Photodynamic inactivation of Aspergillus flavus mediated by Bidens pilosa extract

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Tanzania Veterinary Journal


Occurrence of mycotoxins in food and animal feeds poses major health risks to human and animals, and effective control requires integration of crop management strategies both in the field and during post-harvest storage and processing. Photodynamic inactivation is a novel light-based approach which offers a promising alternative to conventional methods for the control of mycotoxigenic fungi. An experimental study was conducted to assess the effectiveness of photoinactivation of Aspergillus flavus, a major aflatoxin-producing fungal species, by photosensitization mediated by an extract of the tropical plant Bidens pilosa. Photosensitization was conducted on fungal spores and hyphae in solution using of 420 nm wavelength light at a dose of 60 J cm -2 combined with 0.25 and 0.5 mg ml -1 of the plant water extract. The numbers of viable spores and hyphae were reduced by 4 log colony forming units (CFU ml -1 ) and this was affected by changing temperature but not pH. The findings of this study indicate the potential of using photosensitization technique utilizing natural photosensitizers derived from locally available herbs to effectively control mycotoxins in feeds for improved livestock production.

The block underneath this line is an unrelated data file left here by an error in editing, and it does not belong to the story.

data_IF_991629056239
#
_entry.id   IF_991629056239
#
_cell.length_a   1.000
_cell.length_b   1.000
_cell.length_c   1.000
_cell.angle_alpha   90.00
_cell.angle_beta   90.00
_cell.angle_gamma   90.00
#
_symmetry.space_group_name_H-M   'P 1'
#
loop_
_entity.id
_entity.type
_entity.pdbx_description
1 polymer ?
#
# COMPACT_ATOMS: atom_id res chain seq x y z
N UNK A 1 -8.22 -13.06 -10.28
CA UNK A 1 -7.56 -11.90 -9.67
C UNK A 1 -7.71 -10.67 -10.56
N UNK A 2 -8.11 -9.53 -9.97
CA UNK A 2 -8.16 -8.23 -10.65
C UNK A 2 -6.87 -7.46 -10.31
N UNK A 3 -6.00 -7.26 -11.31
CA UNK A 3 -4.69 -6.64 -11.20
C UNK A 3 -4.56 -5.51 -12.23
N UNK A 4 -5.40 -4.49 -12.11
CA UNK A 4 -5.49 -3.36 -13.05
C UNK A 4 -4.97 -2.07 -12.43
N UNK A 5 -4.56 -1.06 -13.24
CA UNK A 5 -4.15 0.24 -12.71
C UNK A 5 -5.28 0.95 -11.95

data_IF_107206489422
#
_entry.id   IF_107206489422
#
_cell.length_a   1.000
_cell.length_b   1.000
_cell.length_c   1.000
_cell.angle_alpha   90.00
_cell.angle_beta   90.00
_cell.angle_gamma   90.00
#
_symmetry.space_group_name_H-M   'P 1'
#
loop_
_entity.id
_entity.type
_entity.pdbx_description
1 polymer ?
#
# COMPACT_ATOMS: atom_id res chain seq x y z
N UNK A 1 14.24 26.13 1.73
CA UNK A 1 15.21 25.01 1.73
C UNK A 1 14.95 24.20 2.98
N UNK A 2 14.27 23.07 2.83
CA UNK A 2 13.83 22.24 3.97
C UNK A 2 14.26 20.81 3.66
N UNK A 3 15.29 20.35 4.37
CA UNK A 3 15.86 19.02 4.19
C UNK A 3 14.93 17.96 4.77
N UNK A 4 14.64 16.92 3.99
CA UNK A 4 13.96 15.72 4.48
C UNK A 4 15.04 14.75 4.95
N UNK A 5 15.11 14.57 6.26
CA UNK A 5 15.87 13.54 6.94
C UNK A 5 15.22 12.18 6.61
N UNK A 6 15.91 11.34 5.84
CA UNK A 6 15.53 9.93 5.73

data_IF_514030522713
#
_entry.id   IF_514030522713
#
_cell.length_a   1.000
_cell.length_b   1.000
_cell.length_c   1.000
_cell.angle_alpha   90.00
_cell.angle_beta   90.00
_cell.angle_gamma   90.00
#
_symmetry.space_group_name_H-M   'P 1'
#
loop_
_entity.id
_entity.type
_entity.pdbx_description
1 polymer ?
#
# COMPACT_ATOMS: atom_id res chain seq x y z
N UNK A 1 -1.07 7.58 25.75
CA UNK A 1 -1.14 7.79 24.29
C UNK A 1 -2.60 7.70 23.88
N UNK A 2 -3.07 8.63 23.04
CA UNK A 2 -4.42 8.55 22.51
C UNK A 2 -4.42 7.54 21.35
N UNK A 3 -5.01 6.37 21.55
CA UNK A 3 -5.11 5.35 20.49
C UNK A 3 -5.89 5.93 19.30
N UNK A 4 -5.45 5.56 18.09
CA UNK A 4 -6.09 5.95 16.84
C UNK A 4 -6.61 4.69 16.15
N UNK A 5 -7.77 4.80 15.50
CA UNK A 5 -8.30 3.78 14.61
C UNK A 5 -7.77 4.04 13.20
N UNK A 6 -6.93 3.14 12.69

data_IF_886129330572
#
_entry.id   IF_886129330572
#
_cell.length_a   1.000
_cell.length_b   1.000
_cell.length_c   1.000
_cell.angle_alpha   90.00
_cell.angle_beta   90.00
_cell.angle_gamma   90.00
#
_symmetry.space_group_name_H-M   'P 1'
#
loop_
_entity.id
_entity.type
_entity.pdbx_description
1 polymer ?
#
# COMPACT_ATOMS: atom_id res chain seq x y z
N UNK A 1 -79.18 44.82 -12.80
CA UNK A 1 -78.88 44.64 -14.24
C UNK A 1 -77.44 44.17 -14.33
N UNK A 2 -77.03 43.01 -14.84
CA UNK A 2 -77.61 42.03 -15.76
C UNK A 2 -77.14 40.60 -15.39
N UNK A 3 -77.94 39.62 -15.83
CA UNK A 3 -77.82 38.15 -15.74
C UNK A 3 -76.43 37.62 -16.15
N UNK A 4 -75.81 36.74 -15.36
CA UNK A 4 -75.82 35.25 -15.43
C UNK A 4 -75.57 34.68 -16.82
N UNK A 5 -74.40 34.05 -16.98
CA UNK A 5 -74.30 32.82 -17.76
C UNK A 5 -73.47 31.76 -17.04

Tanzania Veterinary Journal (The Tropical Veterinarian), 2015; 30 (1): 42-50


Aspergillus flavus, Bidens pilosa, Light, Mycotoxins, Photosensitization